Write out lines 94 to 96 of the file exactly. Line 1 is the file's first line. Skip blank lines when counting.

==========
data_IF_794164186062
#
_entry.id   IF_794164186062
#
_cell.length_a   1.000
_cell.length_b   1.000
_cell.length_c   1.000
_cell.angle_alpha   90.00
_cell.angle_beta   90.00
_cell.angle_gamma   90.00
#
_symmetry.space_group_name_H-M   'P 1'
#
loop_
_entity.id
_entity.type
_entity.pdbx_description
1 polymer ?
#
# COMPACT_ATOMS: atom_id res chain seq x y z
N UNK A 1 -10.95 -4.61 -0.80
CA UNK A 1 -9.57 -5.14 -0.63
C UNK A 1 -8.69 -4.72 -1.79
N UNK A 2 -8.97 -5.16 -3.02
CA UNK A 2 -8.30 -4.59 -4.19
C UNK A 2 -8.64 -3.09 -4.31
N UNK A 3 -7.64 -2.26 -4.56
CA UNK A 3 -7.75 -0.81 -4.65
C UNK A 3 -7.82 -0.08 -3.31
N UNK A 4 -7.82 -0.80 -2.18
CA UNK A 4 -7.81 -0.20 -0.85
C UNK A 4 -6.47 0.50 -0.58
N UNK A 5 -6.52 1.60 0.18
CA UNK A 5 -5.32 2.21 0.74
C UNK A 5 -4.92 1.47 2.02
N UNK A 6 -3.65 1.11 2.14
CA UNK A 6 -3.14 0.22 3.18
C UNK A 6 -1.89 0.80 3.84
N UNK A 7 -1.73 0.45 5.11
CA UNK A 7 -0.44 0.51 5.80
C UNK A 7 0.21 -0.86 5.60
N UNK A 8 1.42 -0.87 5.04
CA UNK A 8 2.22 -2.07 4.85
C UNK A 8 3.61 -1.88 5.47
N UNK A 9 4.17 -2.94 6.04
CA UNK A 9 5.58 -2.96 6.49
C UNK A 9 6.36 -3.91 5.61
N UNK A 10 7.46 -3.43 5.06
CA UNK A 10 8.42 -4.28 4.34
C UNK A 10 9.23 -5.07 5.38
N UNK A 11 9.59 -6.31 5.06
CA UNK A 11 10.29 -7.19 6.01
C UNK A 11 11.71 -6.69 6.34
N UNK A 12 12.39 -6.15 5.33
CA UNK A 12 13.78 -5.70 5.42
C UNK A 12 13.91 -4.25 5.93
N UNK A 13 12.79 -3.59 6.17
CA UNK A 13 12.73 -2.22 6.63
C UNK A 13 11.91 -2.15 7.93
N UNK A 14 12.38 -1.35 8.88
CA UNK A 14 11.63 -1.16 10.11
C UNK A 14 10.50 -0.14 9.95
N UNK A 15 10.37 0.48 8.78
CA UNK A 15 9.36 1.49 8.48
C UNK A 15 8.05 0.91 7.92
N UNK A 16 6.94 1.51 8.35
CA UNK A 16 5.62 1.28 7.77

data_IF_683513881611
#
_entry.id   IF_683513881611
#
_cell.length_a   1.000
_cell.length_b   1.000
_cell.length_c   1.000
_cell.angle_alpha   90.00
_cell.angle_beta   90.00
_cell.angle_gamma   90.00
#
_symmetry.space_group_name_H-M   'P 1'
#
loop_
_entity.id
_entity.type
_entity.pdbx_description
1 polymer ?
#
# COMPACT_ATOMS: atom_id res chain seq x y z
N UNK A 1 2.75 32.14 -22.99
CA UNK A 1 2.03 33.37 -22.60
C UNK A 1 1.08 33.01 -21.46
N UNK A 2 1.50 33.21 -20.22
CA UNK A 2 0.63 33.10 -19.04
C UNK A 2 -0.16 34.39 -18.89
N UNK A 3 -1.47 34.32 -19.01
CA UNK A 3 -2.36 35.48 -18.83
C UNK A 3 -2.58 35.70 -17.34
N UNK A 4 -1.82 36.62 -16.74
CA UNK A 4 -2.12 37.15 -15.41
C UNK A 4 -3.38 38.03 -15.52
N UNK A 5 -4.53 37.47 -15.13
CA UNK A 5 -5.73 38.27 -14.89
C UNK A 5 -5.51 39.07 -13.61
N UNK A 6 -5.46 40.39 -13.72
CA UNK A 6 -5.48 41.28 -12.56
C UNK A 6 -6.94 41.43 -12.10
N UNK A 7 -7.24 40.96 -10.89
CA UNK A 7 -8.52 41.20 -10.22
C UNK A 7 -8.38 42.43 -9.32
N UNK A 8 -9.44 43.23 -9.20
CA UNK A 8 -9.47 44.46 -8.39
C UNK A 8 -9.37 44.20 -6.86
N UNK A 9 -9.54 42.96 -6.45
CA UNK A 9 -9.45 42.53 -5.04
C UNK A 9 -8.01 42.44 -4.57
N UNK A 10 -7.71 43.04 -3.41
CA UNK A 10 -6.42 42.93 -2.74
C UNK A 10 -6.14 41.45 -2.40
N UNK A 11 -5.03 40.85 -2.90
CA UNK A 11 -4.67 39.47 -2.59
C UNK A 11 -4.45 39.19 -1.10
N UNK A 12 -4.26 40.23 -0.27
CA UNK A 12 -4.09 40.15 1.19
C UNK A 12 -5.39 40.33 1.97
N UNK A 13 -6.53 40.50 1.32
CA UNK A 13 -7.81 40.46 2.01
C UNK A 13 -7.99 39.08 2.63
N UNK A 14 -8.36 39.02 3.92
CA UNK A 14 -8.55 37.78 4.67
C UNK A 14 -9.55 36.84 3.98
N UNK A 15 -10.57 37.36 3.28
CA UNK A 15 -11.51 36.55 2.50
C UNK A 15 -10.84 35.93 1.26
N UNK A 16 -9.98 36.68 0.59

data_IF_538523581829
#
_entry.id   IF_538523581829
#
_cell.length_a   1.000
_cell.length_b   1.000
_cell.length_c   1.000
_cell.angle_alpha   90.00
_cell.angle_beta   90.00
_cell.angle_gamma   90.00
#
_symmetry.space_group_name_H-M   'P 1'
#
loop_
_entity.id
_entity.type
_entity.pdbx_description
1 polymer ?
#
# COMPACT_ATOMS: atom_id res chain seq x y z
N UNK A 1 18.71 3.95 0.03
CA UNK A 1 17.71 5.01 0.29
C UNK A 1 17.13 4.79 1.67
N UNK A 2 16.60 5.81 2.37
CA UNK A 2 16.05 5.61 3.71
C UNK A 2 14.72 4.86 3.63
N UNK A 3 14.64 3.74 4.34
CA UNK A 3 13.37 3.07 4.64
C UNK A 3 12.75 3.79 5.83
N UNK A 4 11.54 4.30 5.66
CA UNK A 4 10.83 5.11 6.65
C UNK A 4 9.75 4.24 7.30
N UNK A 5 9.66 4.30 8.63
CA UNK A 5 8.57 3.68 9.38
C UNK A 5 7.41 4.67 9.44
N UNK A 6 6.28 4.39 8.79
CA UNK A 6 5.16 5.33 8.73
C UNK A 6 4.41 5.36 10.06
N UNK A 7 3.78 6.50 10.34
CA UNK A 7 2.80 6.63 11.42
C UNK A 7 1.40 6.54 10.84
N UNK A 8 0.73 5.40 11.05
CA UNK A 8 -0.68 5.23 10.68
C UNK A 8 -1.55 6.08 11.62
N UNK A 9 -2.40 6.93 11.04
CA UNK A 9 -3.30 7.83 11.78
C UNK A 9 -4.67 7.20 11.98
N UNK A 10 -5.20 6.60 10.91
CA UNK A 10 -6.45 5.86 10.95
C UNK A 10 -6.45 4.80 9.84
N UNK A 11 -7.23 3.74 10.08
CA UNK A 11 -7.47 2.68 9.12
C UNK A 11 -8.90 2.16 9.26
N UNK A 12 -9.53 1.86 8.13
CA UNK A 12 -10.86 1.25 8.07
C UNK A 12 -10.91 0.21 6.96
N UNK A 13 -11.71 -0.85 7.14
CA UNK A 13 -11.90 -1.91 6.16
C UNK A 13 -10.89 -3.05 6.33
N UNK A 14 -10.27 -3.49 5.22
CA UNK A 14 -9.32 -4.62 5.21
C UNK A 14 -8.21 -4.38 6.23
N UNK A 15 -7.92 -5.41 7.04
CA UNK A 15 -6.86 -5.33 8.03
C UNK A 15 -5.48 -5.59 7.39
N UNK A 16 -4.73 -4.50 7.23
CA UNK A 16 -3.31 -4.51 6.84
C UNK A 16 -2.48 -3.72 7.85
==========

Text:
N UNK A 3 -1.47 34.32 -19.01
CA UNK A 3 -2.36 35.48 -18.83
C UNK A 3 -2.58 35.70 -17.34